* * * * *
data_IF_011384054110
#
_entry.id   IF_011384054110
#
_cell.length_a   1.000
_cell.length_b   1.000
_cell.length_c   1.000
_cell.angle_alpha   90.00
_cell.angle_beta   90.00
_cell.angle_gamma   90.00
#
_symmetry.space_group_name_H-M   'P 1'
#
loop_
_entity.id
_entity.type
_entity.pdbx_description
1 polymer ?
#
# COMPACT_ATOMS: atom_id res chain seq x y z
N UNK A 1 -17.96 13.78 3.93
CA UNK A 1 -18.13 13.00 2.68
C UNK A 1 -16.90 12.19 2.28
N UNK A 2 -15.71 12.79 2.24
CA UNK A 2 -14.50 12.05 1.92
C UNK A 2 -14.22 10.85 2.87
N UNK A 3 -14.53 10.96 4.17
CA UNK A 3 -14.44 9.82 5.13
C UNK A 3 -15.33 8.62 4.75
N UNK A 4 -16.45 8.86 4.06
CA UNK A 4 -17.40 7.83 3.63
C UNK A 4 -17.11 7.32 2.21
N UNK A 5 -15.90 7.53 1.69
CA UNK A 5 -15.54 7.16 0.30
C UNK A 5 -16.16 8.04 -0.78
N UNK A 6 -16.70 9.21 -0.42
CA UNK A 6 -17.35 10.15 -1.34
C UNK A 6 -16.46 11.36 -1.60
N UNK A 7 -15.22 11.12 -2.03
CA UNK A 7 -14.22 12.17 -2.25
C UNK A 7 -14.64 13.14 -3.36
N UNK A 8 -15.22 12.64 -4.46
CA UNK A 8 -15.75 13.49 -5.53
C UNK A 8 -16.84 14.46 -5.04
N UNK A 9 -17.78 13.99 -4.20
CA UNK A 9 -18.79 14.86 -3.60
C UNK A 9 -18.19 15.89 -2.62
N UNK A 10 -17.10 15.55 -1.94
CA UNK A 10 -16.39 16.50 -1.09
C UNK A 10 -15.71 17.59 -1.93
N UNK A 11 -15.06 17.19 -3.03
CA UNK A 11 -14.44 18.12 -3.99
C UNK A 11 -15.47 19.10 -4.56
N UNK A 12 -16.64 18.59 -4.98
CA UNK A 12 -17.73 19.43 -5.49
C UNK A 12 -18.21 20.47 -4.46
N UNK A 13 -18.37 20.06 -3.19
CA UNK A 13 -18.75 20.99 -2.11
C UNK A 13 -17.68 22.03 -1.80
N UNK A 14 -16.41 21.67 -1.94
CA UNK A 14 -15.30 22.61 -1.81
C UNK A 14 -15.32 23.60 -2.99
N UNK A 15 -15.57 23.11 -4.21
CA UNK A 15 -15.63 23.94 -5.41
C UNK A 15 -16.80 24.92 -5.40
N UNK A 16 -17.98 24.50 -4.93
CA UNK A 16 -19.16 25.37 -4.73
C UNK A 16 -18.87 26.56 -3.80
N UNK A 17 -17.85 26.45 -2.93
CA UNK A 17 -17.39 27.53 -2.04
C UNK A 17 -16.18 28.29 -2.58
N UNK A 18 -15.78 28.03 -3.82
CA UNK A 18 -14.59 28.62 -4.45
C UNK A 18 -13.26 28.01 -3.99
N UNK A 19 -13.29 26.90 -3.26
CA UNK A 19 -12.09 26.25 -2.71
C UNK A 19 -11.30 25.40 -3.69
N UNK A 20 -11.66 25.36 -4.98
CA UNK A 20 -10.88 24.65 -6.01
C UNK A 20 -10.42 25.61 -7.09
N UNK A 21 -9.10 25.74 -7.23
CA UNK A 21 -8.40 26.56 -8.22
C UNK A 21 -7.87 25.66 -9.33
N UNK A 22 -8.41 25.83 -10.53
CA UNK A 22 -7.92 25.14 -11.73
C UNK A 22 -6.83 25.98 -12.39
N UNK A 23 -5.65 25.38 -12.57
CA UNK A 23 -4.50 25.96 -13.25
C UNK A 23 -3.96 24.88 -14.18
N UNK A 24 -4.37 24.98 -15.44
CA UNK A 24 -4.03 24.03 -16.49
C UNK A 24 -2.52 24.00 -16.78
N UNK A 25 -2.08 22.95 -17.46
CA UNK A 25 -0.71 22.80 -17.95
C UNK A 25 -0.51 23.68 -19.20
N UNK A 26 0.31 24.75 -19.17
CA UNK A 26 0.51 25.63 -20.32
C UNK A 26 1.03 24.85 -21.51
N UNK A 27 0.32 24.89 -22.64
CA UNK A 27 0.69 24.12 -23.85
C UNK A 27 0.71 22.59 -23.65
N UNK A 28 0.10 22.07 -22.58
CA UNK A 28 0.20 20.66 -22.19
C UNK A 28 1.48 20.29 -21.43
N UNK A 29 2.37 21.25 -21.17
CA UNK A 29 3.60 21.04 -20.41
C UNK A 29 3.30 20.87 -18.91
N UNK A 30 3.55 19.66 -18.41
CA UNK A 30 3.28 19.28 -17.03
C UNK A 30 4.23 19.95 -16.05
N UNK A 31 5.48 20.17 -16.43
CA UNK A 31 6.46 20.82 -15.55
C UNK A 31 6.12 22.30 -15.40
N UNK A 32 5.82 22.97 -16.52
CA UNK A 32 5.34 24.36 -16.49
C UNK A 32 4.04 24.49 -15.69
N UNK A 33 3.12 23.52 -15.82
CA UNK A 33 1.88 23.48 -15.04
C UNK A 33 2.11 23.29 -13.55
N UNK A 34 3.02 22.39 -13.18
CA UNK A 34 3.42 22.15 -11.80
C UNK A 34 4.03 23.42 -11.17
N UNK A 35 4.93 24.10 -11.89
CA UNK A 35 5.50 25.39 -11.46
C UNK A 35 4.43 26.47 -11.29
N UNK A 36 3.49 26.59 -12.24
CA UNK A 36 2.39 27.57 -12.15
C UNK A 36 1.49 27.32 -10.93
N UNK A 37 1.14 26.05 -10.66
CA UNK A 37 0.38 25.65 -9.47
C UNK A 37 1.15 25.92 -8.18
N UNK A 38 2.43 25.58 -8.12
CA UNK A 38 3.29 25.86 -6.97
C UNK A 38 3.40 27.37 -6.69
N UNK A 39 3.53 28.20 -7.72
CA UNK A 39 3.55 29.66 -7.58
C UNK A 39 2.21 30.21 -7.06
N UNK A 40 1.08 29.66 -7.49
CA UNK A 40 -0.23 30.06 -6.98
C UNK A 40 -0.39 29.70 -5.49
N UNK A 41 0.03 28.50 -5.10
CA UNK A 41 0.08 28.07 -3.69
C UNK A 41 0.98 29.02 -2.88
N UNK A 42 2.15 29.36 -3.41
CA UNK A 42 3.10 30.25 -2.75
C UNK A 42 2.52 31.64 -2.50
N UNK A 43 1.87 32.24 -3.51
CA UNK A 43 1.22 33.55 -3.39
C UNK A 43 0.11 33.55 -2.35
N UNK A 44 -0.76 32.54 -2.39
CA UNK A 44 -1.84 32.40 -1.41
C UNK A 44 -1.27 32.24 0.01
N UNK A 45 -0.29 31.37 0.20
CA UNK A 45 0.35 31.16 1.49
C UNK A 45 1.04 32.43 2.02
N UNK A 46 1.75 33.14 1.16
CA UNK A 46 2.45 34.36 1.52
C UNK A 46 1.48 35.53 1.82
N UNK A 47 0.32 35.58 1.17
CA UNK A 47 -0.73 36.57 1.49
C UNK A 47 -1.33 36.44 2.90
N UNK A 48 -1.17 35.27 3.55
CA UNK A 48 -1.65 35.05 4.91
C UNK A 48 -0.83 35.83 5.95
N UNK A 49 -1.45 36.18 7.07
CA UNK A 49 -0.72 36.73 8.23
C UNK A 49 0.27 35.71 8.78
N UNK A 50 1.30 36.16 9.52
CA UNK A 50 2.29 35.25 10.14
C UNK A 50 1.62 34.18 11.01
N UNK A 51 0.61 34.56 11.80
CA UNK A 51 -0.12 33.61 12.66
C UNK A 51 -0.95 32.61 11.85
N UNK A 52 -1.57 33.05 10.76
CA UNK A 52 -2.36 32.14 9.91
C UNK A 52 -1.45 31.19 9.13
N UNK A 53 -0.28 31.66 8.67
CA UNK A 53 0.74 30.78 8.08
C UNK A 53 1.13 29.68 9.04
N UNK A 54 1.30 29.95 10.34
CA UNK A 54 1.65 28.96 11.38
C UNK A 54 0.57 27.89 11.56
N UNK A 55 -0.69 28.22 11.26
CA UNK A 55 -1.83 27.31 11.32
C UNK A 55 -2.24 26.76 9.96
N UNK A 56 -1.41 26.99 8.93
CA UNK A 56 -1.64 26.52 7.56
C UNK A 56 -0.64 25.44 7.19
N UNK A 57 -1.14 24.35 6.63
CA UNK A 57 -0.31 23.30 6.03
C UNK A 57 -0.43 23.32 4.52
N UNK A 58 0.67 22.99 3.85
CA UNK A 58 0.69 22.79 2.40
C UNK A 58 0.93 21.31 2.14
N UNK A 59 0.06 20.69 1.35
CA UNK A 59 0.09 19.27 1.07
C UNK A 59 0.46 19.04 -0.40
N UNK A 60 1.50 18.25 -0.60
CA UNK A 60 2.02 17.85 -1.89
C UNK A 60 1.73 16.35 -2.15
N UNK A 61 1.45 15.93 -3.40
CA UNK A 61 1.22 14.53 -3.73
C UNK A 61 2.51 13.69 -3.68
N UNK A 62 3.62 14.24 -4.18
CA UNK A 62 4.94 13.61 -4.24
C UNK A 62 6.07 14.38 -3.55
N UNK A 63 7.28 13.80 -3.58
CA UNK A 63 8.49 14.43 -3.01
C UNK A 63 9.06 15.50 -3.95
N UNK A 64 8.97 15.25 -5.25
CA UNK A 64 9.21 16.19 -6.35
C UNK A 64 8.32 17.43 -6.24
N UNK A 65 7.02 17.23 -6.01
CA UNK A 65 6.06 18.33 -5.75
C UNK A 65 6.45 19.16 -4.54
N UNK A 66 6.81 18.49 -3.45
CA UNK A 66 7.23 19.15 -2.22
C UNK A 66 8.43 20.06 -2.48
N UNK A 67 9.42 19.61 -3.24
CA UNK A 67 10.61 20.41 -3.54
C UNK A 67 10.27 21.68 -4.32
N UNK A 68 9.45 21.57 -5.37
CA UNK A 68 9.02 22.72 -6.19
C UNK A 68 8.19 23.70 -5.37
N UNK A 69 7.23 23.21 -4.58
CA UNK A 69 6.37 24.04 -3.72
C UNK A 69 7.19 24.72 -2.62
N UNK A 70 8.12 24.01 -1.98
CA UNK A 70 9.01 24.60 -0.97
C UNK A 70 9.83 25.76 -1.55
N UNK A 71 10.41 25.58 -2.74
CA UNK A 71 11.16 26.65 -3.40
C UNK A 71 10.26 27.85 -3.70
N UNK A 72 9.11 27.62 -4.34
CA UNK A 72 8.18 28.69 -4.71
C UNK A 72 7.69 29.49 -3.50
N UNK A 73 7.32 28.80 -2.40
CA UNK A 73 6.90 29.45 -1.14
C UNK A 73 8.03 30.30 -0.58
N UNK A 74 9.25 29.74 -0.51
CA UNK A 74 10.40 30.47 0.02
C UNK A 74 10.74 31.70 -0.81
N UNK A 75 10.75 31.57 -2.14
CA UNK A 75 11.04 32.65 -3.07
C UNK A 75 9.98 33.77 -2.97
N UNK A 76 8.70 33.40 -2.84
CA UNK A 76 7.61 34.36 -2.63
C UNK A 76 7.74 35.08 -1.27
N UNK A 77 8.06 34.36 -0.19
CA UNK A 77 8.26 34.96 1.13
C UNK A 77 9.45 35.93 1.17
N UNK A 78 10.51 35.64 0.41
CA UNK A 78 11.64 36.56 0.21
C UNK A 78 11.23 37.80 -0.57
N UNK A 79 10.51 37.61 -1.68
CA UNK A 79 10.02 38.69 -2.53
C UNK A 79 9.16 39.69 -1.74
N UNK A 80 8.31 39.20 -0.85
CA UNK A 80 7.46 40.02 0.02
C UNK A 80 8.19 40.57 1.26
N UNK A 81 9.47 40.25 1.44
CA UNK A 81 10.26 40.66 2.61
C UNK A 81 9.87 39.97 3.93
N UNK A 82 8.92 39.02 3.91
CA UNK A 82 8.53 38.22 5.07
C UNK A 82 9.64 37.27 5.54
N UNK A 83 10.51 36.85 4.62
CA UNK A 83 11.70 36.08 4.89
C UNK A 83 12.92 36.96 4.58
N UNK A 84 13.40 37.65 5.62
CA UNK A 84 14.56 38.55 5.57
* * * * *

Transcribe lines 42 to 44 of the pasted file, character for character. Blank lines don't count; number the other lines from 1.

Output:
N UNK A 8 -15.22 12.64 -4.46
CA UNK A 8 -15.75 13.49 -5.53
C UNK A 8 -16.84 14.46 -5.04